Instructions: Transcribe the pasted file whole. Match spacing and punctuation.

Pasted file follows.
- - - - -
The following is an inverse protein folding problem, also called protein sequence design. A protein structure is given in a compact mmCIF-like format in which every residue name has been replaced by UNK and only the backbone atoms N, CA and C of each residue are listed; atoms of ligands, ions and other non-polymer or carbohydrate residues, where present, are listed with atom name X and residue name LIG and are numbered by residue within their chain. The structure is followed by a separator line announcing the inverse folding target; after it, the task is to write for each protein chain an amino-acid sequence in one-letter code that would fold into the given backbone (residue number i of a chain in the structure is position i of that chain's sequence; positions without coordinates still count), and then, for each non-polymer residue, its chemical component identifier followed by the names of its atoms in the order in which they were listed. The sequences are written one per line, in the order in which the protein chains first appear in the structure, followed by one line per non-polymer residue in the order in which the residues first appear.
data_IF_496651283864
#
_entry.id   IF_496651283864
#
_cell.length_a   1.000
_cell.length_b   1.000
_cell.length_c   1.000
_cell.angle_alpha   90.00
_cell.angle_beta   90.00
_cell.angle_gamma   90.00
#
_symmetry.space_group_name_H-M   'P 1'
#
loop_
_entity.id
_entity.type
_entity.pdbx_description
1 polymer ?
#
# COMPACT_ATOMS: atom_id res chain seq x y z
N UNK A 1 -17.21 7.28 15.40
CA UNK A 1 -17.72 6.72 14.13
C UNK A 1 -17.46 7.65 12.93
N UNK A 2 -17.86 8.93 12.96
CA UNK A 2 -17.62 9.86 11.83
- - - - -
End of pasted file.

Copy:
The following is an inverse protein folding problem, also called protein sequence design. A protein structure is given in a compact mmCIF-like format in which every residue name has been replaced by UNK and only the backbone atoms N, CA and C of each residue are listed; atoms of ligands, ions and other non-polymer or carbohydrate residues, where present, are listed with atom name X and residue name LIG and are numbered by residue within their chain. The structure is followed by a separator line announcing the inverse folding target; after it, the task is to write for each protein chain an amino-acid sequence in one-letter code that would fold into the given backbone (residue number i of a chain in the structure is position i of that chain's sequence; positions without coordinates still count), and then, for each non-polymer residue, its chemical component identifier followed by the names of its atoms in the order in which they were listed. The sequences are written one per line, in the order in which the protein chains first appear in the structure, followed by one line per non-polymer residue in the order in which the residues first appear.
data_IF_496651283864
#
_entry.id   IF_496651283864
#
_cell.length_a   1.000
_cell.length_b   1.000
_cell.length_c   1.000
_cell.angle_alpha   90.00
_cell.angle_beta   90.00
_cell.angle_gamma   90.00
#
_symmetry.space_group_name_H-M   'P 1'
#
loop_
_entity.id
_entity.type
_entity.pdbx_description
1 polymer ?
#
# COMPACT_ATOMS: atom_id res chain seq x y z
N UNK A 1 -17.21 7.28 15.40
CA UNK A 1 -17.72 6.72 14.13
C UNK A 1 -17.46 7.65 12.93
N UNK A 2 -17.86 8.93 12.96
CA UNK A 2 -17.62 9.86 11.83